President Joe Biden’s new pledge for the U.S. to cut its economy-wide emissions 50% to 52% by 2030 — unveiled at his climate summit this morning — means largely eliminating coal from electricity, reducing natural gas use significantly, and definitely no new gas plants without carbon capture, according to various recent analyses we’ve reviewed.
We’d also have to increase clean energy sources to more than double today’s share.
Policy details are sparse, for a reason: Owing to that challenge, the administration is not yet providing a detailed road map for how it plans to reduce emissions from each economic sector to achieve its goal and is instead claiming that broad “multiple paths” could do it.
That’s because the administration doesn’t know what it can count on without cooperation from Congress.
Biden’s $2.3 trillion green infrastructure spending proposal, if enacted as is, would certainly do a big chunk of the work in the electricity and transportation sectors.
The electricity side will need to account for the largest chunk of reductions this decade — providing over half of the cuts needed — researchers from the University of Maryland found in an analysis modeling a 51% emissions cut released in February.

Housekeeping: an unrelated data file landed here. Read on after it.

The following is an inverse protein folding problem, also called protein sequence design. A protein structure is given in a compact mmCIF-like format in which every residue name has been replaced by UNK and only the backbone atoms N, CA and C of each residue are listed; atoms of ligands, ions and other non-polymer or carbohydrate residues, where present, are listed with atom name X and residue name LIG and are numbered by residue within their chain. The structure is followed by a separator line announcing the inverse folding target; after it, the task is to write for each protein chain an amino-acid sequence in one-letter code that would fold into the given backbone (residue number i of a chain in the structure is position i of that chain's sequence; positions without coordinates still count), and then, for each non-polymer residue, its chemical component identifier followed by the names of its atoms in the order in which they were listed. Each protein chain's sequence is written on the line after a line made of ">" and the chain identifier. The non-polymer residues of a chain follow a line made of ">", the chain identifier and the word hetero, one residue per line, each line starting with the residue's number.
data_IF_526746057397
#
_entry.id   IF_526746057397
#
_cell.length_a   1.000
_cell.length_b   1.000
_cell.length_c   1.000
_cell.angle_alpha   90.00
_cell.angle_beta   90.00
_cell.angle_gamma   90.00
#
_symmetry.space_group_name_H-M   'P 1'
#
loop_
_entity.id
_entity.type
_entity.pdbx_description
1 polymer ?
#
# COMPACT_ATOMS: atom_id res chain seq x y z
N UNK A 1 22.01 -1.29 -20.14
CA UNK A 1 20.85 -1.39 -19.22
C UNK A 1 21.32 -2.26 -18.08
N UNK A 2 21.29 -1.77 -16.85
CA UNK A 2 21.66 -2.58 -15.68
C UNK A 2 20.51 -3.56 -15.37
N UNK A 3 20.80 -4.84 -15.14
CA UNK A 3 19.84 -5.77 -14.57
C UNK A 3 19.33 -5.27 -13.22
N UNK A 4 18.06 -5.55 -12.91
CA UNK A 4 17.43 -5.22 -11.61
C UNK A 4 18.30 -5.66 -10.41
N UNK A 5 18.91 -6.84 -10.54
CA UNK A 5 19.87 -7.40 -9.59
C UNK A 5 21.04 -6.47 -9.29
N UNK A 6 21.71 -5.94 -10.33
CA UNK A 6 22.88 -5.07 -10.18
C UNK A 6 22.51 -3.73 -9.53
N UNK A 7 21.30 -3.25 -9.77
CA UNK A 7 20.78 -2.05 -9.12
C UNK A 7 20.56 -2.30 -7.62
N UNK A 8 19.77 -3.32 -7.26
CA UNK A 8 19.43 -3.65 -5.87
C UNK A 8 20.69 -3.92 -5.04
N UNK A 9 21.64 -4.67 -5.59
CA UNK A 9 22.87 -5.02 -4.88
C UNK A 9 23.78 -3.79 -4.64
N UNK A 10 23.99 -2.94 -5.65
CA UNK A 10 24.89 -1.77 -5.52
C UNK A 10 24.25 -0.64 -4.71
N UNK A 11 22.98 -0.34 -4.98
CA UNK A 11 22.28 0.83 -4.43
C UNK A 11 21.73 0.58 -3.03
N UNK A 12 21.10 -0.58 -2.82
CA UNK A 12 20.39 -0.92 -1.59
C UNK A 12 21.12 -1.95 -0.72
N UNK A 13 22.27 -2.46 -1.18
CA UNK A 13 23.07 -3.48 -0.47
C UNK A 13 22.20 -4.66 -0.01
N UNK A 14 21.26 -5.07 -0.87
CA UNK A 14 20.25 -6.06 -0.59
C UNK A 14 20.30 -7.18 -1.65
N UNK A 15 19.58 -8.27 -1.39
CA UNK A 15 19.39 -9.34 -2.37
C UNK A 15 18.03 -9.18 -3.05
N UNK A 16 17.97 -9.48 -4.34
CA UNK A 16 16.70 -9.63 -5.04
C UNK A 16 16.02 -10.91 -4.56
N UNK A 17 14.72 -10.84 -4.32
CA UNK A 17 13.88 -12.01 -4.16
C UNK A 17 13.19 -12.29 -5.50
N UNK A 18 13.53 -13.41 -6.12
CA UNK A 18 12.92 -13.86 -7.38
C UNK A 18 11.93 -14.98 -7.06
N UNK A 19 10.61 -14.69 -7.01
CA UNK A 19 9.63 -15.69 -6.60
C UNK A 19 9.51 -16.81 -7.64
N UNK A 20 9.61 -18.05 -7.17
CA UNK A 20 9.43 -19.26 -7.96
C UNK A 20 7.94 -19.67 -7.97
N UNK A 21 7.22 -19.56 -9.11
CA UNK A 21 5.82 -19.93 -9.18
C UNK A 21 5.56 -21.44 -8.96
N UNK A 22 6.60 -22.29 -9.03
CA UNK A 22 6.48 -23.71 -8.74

Passing the infrastructure plan would be huge: Biden’s package would extend and expand tax subsidies for renewables, storage, transmission, and carbon capture.
On its own, Biden’s proposed clean electricity standard requiring utilities to use 100% carbon-free power by 2035 could achieve nearly half of the nation’s progress toward Biden’s 2030 NDC goal, the environmental group Evergreen has projected.
Emissions reductions in transportation would account for a smaller slice of reductions (11% of 51%) by 2030, the UMD research showed, but play a more important role later on because the gas-powered vehicle stock will be slow to turn over.
Here, too, Biden is leaning on his infrastructure proposal to contribute, by expanding tax credits for EV purchases, giving cash-for-clunker style rebates, and building charging stations. But the Biden administration can also act on its own here by making stronger fuel efficiency standards.
Other sectors, such as buildings, heavy industry, and land, will play less of a role this decade, but changes there could set the stage for deeper reductions beyond 2030.
The Biden administration is also counting on reductions in non-carbon gases, by imposing strong regulation of methane from oil and gas operations, and phasing down hydrofluorocarbons, or HFCs, by 85% by 2035 as required by an energy bill passed by Congress late last year.
Read rest at Washington Examiner
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